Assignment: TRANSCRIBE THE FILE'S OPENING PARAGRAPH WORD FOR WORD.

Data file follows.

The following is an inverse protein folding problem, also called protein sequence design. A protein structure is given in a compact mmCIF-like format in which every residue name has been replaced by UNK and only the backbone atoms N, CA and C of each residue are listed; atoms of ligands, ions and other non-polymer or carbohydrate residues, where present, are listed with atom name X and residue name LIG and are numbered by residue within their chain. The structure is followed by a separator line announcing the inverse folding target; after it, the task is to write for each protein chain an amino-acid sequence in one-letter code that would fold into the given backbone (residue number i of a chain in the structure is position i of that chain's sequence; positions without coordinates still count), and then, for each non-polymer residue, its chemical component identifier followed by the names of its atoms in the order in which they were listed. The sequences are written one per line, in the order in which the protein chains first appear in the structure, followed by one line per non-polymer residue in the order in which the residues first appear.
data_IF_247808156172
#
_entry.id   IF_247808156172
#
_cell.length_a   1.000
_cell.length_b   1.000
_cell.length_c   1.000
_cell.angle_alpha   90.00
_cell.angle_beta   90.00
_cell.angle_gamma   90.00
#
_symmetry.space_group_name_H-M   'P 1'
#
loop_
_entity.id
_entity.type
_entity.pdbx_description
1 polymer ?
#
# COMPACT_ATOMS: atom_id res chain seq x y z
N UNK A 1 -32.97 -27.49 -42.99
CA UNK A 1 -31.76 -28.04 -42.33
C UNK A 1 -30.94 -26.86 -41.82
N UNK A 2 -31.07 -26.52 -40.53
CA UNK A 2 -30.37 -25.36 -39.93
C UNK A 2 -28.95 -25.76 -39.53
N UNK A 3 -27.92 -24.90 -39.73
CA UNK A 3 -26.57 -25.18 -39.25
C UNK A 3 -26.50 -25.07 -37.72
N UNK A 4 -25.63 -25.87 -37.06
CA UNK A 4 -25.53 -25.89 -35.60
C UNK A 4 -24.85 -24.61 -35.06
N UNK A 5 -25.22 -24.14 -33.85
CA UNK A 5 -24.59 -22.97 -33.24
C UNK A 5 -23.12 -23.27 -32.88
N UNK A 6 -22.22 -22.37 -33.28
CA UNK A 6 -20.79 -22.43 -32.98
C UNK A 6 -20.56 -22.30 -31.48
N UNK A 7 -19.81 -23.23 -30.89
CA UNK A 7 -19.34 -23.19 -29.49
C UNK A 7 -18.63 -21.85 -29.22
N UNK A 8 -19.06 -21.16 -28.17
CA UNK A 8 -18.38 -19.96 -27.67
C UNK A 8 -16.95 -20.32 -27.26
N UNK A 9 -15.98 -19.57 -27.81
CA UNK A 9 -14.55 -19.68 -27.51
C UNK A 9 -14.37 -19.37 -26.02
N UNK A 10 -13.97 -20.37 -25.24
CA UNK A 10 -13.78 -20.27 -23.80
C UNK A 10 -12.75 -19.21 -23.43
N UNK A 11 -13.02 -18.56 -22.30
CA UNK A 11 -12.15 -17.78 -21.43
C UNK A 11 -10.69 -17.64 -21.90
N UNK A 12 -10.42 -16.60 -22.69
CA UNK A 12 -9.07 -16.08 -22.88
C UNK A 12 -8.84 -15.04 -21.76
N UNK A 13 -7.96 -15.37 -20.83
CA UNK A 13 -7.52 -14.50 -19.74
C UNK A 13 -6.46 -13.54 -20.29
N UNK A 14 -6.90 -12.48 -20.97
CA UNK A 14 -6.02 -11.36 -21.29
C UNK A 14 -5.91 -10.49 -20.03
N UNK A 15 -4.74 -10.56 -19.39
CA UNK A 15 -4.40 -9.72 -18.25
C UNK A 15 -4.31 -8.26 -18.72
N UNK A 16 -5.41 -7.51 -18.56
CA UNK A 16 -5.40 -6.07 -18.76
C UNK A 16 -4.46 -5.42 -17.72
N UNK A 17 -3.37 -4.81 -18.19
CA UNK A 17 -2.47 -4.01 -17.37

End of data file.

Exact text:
The following is an inverse protein folding problem, also called protein sequence design. A protein structure is given in a compact mmCIF-like format in which every residue name has been replaced by UNK and only the backbone atoms N, CA and C of each residue are listed; atoms of ligands, ions and other non-polymer or carbohydrate residues, where present, are listed with atom name X and residue name LIG and are numbered by residue within their chain. The structure is followed by a separator line announcing the inverse folding target; after it, the task is to write for each protein chain an amino-acid sequence in one-letter code that would fold into the given backbone (residue number i of a chain in the structure is position i of that chain's sequence; positions without coordinates still count), and then, for each non-polymer residue, its chemical component identifier followed by the names of its atoms in the order in which they were listed. The sequences are written one per line, in the order in which the protein chains first appear in the structure, followed by one line per non-polymer residue in the order in which the residues first appear.